Through projects like I Like to Watch / CopVision, it has become possible to imagine a day when automated media consumption can finally keep pace with digital production. Our machines may spare us the work of watching.

via we make money not art

I like to watch

Tuesday, June 07, 2005

Chinese Enthusiastic about Body Mods

China goes under the knife
By Fraser Newham

"In China today, cosmetic surgeons can change a face beyond recognition - and the police are going to have to take notice," a highly qualified Shanghai plastic surgeon told Asia Times Online.

Before long, he expects, anyone who wants to significantly alter his or her appearance will first have to register with the police, lest wanted criminals evade capture by gaining a new face through surgery.

In ever-increasing numbers, well-off Chinese are going under the plastic surgeon's knife - although more often for vanity and as an investment in themselves than for criminal evasion. But as this unevenly regulated market expands at breakneck speed, some analysts have suggested that some of the time the real crooks may actually be the guys in the white coats.

For many years, Chinese officialdom forbade cosmetic surgery, seeing it as "bourgeois vanity". Only 20 years ago, plastic surgery expertise was restricted to a small number of doctors specializing in post-accident repair work. Two decades later, this bourgeois vanity now represents one of the fastest growing industries in the country - according to figures released by the government, at present the Chinese spend US$2.4 billion a year on cosmetic surgery, with an estimated 1 million operations performed a year.

Chinese interest in cosmetic surgery echoes attitudes in neighboring East Asian countries. Encouraged by gaudy promotional TV shows such as Beauty Coliseum , the Japanese spend some 2 trillion yen ($18.7 billion) on cosmetic surgery each year, according to ND Lease and Service, a Tokyo-based consulting company. And Seoul is now home to over 2,000 private clinics, with surveys suggesting that at least 50% of Korean women in their twenties have bought some form of plastic surgery - an estimate some call conservative.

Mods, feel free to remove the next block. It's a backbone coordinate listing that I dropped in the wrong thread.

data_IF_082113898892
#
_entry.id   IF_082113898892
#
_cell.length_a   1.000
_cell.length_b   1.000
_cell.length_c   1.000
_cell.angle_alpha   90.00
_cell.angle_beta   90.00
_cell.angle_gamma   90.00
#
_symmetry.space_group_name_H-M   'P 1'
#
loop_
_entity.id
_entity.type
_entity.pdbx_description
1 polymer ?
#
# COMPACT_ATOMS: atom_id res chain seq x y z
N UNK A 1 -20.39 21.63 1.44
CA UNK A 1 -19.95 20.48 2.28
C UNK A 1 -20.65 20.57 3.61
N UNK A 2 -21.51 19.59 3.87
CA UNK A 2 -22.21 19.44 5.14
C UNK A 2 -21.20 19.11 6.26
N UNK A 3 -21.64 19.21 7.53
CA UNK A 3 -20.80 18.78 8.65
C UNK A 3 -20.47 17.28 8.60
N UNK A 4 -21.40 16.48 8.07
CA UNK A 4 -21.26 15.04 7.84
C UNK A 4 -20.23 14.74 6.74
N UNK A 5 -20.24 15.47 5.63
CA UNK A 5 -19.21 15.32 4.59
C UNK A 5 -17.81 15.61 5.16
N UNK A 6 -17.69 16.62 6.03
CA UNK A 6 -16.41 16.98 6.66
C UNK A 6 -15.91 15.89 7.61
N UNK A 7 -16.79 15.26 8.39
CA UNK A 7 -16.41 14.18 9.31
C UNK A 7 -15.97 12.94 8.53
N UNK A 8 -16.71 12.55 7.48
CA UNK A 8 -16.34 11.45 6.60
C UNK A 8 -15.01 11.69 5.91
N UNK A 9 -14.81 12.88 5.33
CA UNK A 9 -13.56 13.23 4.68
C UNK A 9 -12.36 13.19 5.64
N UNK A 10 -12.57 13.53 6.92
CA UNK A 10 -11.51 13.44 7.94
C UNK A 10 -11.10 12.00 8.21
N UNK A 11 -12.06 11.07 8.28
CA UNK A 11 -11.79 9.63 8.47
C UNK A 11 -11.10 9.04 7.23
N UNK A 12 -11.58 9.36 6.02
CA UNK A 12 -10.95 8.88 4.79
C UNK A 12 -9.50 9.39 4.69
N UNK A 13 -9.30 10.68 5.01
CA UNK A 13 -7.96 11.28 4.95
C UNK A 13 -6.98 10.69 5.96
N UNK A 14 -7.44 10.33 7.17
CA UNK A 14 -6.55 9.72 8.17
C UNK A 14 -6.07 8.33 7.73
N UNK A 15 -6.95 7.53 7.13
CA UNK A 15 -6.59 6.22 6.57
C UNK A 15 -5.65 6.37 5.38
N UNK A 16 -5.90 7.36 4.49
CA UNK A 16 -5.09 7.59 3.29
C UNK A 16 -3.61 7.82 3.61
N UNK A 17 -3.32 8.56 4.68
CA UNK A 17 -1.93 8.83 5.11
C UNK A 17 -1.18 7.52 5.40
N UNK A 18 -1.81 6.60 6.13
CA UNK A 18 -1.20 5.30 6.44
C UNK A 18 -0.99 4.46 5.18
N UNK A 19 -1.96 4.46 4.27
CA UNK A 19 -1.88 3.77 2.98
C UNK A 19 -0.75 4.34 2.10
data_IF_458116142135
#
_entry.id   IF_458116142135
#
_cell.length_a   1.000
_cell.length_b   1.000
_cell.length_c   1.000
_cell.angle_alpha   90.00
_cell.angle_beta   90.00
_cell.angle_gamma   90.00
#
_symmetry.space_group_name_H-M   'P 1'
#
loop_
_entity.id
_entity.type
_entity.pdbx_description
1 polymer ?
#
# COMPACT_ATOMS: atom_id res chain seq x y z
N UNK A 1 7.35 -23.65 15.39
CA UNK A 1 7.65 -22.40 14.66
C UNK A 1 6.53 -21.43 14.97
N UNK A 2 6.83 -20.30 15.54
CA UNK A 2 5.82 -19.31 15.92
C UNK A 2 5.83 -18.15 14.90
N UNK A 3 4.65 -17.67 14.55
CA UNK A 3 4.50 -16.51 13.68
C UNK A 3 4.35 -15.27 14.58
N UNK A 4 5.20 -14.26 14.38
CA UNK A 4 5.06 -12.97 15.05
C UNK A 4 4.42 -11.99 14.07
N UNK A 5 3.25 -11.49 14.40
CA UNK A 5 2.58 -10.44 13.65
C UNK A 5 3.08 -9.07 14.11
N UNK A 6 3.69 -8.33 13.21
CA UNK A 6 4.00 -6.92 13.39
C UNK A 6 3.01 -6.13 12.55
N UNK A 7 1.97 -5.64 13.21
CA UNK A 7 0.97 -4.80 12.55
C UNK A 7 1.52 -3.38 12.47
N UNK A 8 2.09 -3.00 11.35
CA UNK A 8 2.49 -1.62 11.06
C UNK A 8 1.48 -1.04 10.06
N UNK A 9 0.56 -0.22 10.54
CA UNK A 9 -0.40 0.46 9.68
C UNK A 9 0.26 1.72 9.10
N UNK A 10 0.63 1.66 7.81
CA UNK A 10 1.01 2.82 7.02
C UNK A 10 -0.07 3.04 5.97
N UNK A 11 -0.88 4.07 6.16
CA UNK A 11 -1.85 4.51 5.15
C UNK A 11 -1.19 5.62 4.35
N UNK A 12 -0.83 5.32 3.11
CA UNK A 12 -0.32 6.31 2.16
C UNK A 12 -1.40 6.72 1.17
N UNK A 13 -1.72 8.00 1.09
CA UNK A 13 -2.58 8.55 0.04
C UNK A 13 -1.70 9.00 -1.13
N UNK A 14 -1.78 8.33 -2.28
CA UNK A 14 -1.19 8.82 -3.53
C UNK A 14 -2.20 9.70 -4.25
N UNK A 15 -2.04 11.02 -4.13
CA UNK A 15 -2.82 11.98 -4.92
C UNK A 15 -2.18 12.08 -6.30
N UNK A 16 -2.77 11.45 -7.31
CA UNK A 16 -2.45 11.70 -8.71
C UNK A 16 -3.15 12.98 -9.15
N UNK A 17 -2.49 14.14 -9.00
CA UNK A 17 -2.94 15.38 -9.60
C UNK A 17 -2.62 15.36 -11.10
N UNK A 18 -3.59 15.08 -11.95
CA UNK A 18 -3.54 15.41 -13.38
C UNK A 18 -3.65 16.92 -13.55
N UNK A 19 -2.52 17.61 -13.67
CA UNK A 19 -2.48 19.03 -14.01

Professor Zhou Xun, a sociologist at Beijing's Renmin University, has been an outspoken critic, explicitly likening contemporary plastic surgery with the footbinding of yore - a particularly potent criticism in view of the propaganda value which the Party attaches to its (substantial) success raising the status of women in the Middle Kingdom.

Combine this trend with the Asian fascination with technology and get the first population which will embrace cybernetic body modifications and augmentation.

Asia Times Online :: China News, China Business News, Taiwan and Hong Kong News and Business.

Monday, June 06, 2005

Prevent Jet Lag with the Anti-Jet-Lag Diet

The anti-jet-lag diet was developed by Argonne National Laboratories for the military. It is now licensed to where they provide custom diets to travelers for a fee.
The diet starts three days before travel and is based on alternating feast and fast days to get your biological clock ready to adjust to the new time zone. There is enough information to try it for yourself without paying the $10.95.

Click on graphic to see a summary from an article published in Military Medical that is available on the website:

From the site: